I sometimes hear from wives who are not yet separated, but who worry that a separation may occur in the future. Many of these wives can feel their husbands' interest and affection slipping away.

One of them might say something like this, "my husband and I actually became closer when we became parents. We had our children very close together and we really had to work as a team. However, now that our children are school-aged, my husband seems to have completely lost interest in them.  He spends less and less time at home as a family. He also seems to have lost interest in me. He makes every excuse he can to spend more time at work or with his friends. Sometimes, the kids will say or do something and I will literally see him cringe. My children are not naughty. Their behavior is typical of their age, but my husband doesn't get this. I worry about our marriage. He seems so disinterested. What is to keep him from coming home someday soon and telling me that he wants out? He seems to actually resent his responsibility to us so I doubt he is going to feel enough loyalty and responsibility to stay."

This is a very valid concern. The vast majority of women who I dialog with (who have also dealt with a separation) can pinpoint precisely when they began to feel their husband pulling away (myself included.) Sure, we try to convince ourselves that we are just imagining things or that our husband will come back around, but this is sometimes wishful thinking. The distance can absolutely lead to a separation, so it is very smart to address the distance as soon as you notice it.

Carving Out Enough Time To Make A Difference And Address Underlying Resentment: Often, when husbands begin to pull away from their children, it can be at least in part because of underlying resentment. The husband usually does not even realize that he feels this resentment. But, somewhere along the way, he can't help but notice that his wife spends a huge amount of time tending the children and less time on him. He may also resent that, because of family life, there is little time to kick back and have fun. Yes, he may love his children deeply. But that doesn't mean he doesn't miss the life that he had with his wife before children. This doesn't make him a bad guy, and this problem is most definitely solvable.

It's very important to make time for the two of you - alone. I understand hating the idea of leaving your kids with someone else. But look at it this way - taking this time is going to be very beneficial to your children if it means that their parents have a stronger marriage and that their family remains intact.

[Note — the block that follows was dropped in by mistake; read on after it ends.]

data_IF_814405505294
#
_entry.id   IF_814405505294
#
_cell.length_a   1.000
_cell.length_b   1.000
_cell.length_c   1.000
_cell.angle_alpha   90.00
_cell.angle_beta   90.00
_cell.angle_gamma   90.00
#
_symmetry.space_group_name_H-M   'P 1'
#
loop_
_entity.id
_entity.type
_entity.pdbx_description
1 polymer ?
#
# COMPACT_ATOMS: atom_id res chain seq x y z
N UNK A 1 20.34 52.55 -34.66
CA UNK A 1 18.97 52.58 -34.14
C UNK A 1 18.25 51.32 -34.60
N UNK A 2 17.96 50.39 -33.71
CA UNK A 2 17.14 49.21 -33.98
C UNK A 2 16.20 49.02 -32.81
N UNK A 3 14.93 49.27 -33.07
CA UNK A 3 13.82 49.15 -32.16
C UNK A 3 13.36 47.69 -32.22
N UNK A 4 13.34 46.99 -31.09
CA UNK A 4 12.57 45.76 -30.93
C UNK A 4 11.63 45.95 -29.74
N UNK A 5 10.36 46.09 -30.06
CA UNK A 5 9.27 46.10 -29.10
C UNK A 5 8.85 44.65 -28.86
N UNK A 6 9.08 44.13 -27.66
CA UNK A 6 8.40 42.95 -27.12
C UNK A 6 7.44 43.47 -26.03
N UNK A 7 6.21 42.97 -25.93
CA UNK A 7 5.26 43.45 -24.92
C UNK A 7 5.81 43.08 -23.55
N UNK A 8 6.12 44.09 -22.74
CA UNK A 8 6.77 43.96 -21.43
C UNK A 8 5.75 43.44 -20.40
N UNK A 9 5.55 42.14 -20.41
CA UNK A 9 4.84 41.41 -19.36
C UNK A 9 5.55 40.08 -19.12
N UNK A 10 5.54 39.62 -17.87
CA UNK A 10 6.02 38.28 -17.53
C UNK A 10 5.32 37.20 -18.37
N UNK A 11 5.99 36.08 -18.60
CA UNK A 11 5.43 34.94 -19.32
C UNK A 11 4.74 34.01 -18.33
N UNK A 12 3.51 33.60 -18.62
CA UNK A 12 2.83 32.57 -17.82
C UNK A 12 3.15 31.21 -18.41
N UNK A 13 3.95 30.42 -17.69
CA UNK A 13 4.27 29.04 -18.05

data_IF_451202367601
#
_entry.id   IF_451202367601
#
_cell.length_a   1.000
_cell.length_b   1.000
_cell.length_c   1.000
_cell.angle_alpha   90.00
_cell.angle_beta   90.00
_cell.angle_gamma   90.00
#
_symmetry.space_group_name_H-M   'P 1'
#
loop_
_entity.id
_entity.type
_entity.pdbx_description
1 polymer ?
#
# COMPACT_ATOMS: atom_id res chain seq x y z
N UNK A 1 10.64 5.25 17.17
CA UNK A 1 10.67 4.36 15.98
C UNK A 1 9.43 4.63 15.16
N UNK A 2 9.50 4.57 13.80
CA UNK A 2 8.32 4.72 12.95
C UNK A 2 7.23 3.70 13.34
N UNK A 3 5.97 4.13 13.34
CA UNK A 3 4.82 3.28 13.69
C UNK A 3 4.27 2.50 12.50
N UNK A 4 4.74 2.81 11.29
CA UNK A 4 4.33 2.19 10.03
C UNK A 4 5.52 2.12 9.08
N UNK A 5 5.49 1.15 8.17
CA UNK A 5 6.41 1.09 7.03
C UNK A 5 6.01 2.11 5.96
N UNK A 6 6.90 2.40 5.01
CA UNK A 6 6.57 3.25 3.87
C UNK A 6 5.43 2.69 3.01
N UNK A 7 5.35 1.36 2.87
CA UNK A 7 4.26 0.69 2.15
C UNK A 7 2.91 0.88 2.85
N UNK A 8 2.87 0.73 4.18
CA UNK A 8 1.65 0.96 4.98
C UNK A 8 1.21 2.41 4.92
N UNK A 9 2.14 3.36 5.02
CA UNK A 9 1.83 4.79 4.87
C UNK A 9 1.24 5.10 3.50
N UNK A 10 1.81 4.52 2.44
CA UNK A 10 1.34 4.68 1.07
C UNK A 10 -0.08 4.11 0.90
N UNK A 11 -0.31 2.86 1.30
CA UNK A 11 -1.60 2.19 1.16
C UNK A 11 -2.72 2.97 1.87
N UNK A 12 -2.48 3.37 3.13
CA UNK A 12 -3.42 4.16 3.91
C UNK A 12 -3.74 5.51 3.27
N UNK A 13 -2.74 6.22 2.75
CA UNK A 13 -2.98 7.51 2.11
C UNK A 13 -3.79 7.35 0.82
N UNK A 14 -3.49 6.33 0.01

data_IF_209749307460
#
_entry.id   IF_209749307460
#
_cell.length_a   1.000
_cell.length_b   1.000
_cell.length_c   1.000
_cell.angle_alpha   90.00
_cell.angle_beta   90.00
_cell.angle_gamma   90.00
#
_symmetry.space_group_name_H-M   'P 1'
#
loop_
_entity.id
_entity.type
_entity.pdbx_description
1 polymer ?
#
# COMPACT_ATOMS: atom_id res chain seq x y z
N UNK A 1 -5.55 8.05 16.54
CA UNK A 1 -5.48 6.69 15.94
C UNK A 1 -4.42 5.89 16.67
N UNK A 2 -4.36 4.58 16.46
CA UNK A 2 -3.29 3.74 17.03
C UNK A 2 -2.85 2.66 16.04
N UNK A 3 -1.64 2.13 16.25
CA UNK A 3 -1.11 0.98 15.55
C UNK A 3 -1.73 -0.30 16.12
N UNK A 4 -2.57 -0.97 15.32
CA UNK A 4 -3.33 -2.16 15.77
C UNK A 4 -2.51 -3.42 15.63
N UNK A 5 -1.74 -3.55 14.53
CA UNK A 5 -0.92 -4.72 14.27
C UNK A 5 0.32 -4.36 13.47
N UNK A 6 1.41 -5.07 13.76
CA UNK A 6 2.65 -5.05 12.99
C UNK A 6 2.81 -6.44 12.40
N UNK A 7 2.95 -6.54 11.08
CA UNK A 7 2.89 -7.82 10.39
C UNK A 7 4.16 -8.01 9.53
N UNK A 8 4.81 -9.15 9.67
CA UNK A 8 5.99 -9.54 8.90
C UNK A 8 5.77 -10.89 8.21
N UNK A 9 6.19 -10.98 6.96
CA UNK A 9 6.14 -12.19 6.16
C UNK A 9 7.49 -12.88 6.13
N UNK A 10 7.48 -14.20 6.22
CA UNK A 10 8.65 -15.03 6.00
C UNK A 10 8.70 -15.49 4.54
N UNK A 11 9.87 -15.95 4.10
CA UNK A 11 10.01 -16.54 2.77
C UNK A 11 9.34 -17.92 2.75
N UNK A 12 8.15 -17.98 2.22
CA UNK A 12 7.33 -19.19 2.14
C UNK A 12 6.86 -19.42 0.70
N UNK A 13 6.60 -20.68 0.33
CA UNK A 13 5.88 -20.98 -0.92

I realize that you may be thinking, "my husband is avoiding me like the plague right now. How am I going to make him go out with me?" Sometimes, it is better if you don't really give him a choice. It could work like this: one night your husband will come home from work thinking that it's going to be a typical night. When he comes inside, announce that you've arranged a night out for just the two of you. Make sure you plan fun activities so that you can keep things light. You are not looking to have deep conversations during these outings, at least at first. You want to have fun with and re-connect with your husband.

Do this as many times as is necessary so that it becomes a habit that you BOTH look forward to. I realize that this requires you to take the initiative and be vulnerable. But, I wish I'd done this. I might have avoided a long and painful separation. (That entire story is here.)

The Trickle-Down Theory: You may also be thinking, "even if fix my marriage, that won't necessarily make my husband invested in our kids again." I respectfully disagree and I'd at least stress that working on your marriage is a good start toward working on your family.

A man who feels fulfilled and taken care of in his marriage is going to have much more to give to his kids because love, and not resentment, will become his primary emotion.

If you've improved your marriage and you still notice a distance from his kids, then you may have to use the same method, this time with the kids. Schedule time for your husband to have with them alone. Schedule fun family outings so that you always have something to look forward to.

Never forget that although you may be in a rut right now, you are a family and that bond may go a long way toward healing this rift. Once you can turn drudgery and resentment into excitement and intimacy, there is a very good chance that your husband may become engaged in family life and marriage once again. If it helps, you can read about how I got the intimacy back in my marriage (during a separation, no less) by using this strategy: http://isavedmymarriage.com

Author's Bio: 

There are links to more articles about saving your marriage http://isavedmymarriage.com